Monday, 10 June 2013

8 - Life’s limits

A fin whale at PAP
Image courtesy of and ©
Sophie Wilmes

This phytoplankton is a dinoflagellate
belonging to the genus "Ceratium"

Diatoms of the genus "Rhizosolenia"
both the above photos are from today's samples
Compared to life on land, life in the sea is remarkable in two ways. Big and small. The largest of the sea's creatures, the huge whales often seen at PAP, are many times greater in size than the largest land animals, such as elephants and rhinos. Even winding the clock back to the dinosaurs, the really big ones like the brontosaurus, are mostly just neck and tail compared to a blue whale. For plants, however, the reverse is true. Whereas on land we are familiar with trees towering over us, in the open ocean almost all of the plants are so small as to be invisible to the naked eye. If the same were true on land, even if an elephant was the size of a blue whale, the tallest tree would be smaller than a grain of sand.

Though I will probably be thrown overboard for saying so, the reason for this huge difference between life on land and in the sea is not to be found in biology but in physics. A blue whale cannot survive on land because it cannot support its own weight. It would crush itself to death. The reason we find it so difficult to climb mountains is not just because they are high or because we're unfit but because we are so much heavier than the air we are painfully trying to move through to the top. The fact that we, like most animals, are predominantly made of water is the reason we float so easily. (That's what I tell myself while I'm on the boat anyway.) We are surrounded and supported by a substance that weighs much the same as we do. Distracted from scanning the waves for errant Pelagras earlier this week, I watched the massive bulk of a couple of large whales that surfaced, blowing, and slowly rolled back under. It was easy to forget that they are effectively weightless in the sea, like an astronaut on a spacewalk.

The reason why the plants of the ocean are so small is also 'physics'. Water absorbs the light that plants need to grow. It may be nice and sunny near the surface but move 100m downwards into the ocean and it is all but pitch black. The sea at PAP is almost 5km deep, so putting down roots on the seafloor and growing up to the light is clearly out of the question. Hence, plants in the ocean have adapted to float near the surface. This is the origin of the word "plankton" that is used to describe them. Unlike animals, however, plants are not very good at movement. So, even though they may only weigh a minute amount more than the water surrounding them, they will still inevitably sink because of this. They can’t swim back to the surface. The rate at which they sink depends on their size, however. The bigger they are, the quicker they sink so there is a major advantage in being small.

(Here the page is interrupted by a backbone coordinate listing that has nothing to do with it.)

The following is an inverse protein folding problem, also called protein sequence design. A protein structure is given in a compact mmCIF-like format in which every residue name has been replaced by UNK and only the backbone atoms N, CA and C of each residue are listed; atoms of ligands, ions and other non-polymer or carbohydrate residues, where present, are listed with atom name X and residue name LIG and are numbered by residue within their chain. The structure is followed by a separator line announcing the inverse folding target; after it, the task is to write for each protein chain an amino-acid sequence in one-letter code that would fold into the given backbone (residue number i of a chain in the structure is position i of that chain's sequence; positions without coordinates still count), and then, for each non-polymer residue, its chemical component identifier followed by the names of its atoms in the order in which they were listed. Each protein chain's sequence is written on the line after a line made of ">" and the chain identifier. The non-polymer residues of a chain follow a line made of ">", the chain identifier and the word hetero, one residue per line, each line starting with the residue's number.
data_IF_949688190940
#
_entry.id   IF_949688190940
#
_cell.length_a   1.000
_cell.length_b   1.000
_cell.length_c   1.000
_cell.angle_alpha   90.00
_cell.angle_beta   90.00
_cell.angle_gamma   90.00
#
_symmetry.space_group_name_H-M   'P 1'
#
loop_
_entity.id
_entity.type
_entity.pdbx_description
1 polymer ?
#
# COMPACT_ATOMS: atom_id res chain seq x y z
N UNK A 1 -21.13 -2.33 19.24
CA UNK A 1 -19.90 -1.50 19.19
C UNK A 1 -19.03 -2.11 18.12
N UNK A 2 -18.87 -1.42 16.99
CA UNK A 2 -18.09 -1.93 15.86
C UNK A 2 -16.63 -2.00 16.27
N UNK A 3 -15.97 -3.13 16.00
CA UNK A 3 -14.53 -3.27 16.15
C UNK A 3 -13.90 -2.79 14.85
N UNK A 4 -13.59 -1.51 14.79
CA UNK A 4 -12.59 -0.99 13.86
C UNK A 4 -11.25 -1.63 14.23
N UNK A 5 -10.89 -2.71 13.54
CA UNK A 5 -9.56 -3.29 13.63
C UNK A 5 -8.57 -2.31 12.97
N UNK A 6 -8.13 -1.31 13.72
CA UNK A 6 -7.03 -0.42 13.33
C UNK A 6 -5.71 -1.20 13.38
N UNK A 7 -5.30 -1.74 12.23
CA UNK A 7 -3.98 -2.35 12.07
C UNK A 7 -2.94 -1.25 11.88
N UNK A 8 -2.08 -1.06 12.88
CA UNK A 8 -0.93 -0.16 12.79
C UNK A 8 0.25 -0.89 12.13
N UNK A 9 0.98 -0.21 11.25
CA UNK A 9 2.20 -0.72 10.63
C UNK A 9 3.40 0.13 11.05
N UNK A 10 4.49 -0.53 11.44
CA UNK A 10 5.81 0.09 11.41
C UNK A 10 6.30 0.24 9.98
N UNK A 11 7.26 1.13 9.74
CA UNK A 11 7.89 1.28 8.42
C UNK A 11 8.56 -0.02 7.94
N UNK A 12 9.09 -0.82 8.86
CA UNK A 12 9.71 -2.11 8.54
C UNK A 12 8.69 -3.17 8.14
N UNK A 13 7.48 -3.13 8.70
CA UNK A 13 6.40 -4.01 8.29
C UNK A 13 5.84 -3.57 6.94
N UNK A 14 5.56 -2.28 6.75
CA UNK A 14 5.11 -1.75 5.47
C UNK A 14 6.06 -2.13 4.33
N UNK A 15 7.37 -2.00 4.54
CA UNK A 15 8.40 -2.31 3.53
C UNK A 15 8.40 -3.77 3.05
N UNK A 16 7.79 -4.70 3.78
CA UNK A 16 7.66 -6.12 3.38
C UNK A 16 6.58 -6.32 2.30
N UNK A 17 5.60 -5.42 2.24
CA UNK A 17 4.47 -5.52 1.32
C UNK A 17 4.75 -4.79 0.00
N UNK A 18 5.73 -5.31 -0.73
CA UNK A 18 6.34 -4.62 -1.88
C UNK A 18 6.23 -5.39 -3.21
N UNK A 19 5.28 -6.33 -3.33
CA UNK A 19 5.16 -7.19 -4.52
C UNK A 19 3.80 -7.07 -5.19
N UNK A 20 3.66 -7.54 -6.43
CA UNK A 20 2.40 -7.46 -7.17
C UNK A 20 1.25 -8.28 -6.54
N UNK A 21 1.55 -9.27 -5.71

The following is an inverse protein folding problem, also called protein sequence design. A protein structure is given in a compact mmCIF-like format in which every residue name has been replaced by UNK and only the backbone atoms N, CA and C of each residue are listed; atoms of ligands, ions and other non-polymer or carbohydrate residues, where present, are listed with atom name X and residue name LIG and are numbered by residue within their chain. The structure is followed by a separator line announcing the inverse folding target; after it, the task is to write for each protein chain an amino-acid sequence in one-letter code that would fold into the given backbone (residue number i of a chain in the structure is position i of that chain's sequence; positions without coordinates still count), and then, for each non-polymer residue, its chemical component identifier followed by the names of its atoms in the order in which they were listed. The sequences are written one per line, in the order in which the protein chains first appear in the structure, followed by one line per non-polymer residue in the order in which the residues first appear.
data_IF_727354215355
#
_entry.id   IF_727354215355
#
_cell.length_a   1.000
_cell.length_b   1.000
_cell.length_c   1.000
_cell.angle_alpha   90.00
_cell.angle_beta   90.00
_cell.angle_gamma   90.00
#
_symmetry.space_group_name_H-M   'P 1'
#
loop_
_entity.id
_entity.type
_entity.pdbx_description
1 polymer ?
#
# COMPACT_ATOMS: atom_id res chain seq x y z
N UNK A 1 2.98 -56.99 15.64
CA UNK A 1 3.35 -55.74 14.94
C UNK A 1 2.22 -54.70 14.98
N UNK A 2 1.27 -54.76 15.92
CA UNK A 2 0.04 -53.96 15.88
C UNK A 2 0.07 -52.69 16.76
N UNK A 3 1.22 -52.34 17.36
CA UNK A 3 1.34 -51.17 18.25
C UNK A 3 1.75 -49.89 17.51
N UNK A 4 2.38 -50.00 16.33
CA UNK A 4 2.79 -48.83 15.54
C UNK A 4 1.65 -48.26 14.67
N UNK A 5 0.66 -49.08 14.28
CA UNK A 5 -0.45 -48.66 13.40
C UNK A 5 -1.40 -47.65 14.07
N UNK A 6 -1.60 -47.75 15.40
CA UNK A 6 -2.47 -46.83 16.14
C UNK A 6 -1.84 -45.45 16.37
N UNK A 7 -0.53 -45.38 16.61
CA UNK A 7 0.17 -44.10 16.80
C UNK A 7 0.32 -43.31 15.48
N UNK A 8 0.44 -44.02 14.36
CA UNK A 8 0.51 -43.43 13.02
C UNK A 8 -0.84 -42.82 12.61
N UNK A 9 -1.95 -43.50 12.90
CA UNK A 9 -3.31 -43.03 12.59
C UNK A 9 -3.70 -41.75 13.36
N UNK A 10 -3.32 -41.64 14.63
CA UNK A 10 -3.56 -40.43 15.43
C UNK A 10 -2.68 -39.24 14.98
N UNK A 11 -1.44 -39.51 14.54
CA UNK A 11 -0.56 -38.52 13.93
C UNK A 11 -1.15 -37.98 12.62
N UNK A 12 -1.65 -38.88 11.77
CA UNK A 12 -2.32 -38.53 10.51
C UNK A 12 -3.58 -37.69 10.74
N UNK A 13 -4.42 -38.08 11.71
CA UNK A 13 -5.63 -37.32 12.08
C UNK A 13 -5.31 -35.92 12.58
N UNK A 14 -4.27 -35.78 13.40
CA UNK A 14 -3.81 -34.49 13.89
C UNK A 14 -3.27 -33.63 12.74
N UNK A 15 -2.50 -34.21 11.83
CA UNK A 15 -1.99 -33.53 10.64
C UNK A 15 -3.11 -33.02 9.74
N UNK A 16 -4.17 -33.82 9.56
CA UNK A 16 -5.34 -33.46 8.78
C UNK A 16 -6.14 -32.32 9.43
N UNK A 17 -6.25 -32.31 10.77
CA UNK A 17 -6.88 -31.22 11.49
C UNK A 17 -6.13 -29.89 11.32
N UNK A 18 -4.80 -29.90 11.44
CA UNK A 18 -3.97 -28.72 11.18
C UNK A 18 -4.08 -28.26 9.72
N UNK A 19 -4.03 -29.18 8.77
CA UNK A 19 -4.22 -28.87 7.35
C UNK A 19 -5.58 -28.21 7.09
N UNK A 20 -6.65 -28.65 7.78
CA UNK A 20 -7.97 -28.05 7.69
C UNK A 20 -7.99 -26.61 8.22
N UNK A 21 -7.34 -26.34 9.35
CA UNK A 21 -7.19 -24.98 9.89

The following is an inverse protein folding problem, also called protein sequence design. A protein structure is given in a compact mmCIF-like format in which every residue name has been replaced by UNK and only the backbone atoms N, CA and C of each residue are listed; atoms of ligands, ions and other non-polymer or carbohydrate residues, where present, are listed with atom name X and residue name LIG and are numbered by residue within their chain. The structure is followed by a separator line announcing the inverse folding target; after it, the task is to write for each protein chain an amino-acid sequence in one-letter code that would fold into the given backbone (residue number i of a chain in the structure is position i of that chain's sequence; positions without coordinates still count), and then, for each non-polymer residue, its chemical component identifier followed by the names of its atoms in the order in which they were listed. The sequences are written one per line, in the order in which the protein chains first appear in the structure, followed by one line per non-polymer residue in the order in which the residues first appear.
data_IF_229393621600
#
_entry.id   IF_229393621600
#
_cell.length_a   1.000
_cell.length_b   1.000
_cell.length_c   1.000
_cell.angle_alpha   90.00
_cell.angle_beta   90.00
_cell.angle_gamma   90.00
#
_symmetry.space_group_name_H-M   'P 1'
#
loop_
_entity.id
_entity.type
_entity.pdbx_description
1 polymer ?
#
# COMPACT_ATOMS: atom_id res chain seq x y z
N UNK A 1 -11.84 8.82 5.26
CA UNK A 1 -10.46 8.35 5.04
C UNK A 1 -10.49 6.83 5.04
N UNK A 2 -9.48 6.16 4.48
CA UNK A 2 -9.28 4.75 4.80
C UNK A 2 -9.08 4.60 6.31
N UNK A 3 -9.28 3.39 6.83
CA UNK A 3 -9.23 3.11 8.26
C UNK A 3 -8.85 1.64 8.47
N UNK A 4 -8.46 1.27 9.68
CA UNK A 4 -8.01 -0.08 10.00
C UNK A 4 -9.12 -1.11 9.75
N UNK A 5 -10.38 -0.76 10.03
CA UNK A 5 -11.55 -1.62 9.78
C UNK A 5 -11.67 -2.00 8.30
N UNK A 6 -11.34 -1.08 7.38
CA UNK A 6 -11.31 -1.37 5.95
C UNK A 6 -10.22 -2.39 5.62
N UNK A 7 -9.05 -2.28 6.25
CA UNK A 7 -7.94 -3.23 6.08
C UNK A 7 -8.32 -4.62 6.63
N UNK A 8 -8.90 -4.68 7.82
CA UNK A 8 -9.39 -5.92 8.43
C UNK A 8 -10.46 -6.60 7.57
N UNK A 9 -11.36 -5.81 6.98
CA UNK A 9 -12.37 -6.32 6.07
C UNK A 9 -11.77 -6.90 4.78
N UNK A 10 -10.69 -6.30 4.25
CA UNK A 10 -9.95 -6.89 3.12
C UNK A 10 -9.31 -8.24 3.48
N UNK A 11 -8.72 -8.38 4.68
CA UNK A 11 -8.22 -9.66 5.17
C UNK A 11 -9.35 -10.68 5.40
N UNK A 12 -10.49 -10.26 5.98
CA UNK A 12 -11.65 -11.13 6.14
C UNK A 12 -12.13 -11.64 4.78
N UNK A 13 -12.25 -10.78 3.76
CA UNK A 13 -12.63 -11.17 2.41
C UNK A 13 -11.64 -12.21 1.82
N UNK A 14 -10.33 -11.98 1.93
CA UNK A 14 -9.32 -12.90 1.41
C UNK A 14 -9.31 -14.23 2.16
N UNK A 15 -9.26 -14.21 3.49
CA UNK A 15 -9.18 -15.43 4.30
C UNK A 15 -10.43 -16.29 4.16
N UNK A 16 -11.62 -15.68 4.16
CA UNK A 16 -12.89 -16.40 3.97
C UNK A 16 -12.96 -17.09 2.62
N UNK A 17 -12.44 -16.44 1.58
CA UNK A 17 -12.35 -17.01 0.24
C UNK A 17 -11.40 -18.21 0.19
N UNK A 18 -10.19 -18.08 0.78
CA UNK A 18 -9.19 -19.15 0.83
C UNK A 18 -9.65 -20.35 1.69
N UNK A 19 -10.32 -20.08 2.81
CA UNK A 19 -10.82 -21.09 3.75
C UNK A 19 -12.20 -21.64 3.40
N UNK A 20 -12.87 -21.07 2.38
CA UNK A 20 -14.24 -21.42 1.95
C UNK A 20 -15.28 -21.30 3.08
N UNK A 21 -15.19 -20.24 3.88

There is another advantage too. Plants need nutrients, something familiar to anyone who has tried to grow vegetables. In the ocean the nutrients are dissolved in the water but are often at very low concentrations. To compete for this rare food supply a plant needs to very good at absorbing nu
trients from the surrounding water, so needing as large a surface as possible. It also needs to keep its size, or volume, as small as possible, as this controls how much nutrient it needs to live. This key ratio, of surface area to volume, increases as the plant gets smaller and so oceanic plants’ microscopic size partly reflects the nutrient poor environment they exist in.

So, hopefully I’ve convinced you that physics can tell us much about life in the ocean. Which is handy, because I’m not a biologist.

By Adrian Martin

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